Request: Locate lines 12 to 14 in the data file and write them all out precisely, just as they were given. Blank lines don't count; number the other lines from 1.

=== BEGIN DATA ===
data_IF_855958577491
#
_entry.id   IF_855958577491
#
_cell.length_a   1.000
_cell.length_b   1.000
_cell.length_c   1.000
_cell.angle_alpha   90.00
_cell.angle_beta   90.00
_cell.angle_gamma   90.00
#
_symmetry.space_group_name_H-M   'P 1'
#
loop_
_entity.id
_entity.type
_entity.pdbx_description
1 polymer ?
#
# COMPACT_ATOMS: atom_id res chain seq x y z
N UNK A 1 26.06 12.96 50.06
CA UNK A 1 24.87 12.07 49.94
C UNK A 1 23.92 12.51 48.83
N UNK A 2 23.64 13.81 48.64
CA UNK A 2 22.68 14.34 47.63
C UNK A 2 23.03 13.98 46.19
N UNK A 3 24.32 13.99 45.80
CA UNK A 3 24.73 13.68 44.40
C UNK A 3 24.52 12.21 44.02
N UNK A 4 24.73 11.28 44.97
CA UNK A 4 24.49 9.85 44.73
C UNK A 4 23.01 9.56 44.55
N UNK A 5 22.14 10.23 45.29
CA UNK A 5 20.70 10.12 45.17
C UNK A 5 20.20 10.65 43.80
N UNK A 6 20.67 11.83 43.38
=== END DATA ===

_symmetry.space_group_name_H-M   'P 1'
#
loop_